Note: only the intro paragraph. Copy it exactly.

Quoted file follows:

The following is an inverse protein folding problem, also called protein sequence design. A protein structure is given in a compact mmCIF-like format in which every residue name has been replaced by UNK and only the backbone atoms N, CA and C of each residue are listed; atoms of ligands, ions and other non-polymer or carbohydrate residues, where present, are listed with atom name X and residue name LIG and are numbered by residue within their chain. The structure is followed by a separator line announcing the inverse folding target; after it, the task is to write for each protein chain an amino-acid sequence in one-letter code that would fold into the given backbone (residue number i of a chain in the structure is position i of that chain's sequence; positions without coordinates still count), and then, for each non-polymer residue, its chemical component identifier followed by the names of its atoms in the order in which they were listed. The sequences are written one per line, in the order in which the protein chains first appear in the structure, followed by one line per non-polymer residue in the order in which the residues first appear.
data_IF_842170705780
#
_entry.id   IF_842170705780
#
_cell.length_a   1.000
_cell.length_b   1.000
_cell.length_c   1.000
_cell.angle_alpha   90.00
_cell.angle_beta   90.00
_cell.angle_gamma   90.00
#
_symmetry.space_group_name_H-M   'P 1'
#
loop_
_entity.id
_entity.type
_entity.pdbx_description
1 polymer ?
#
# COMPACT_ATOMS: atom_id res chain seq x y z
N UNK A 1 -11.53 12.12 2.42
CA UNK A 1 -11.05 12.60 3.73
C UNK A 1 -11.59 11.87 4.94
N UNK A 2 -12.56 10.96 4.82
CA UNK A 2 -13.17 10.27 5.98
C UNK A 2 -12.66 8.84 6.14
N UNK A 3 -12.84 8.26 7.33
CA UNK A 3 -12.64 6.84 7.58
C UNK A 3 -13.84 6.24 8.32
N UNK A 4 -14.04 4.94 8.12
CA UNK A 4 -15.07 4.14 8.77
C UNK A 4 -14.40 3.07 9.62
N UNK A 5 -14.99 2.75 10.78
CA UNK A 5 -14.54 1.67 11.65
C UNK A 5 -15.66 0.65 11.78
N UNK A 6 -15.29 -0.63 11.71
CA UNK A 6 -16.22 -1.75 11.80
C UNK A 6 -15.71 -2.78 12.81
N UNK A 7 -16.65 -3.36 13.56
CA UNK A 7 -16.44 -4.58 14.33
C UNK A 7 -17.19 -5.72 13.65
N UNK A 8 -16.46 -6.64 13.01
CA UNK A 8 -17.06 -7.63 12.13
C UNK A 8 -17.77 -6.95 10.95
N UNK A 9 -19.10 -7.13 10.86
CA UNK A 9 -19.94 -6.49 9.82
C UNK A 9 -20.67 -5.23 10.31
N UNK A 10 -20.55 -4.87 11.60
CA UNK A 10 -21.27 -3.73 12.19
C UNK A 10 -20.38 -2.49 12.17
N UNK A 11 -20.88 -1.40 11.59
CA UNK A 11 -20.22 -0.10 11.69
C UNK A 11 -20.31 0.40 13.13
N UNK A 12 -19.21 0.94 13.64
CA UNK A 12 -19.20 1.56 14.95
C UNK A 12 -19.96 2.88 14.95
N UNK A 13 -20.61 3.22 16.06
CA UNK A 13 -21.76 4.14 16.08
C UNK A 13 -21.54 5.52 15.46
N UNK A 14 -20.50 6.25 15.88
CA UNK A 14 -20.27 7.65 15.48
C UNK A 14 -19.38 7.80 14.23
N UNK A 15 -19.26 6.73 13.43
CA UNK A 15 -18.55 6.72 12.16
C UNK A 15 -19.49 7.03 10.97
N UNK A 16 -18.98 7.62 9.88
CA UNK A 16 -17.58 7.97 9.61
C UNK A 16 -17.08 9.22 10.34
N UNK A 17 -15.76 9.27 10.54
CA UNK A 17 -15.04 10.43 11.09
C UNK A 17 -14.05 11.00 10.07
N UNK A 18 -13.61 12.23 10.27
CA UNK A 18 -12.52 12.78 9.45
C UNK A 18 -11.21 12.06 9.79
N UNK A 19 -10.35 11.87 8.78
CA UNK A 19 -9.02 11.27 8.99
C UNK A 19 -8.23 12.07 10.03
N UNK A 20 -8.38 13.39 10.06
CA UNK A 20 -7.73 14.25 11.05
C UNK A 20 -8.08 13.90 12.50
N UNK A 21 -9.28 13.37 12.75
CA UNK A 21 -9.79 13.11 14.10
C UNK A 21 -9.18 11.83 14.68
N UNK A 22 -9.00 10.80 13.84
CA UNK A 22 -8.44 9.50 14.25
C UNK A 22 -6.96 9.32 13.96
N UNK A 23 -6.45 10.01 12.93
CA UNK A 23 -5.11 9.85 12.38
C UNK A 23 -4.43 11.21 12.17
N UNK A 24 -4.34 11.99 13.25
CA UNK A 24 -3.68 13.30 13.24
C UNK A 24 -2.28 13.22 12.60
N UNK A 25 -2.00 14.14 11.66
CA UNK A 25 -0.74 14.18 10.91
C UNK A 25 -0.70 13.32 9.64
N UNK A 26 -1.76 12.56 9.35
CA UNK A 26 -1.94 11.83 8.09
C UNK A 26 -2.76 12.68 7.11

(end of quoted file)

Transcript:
The following is an inverse protein folding problem, also called protein sequence design. A protein structure is given in a compact mmCIF-like format in which every residue name has been replaced by UNK and only the backbone atoms N, CA and C of each residue are listed; atoms of ligands, ions and other non-polymer or carbohydrate residues, where present, are listed with atom name X and residue name LIG and are numbered by residue within their chain. The structure is followed by a separator line announcing the inverse folding target; after it, the task is to write for each protein chain an amino-acid sequence in one-letter code that would fold into the given backbone (residue number i of a chain in the structure is position i of that chain's sequence; positions without coordinates still count), and then, for each non-polymer residue, its chemical component identifier followed by the names of its atoms in the order in which they were listed. The sequences are written one per line, in the order in which the protein chains first appear in the structure, followed by one line per non-polymer residue in the order in which the residues first appear.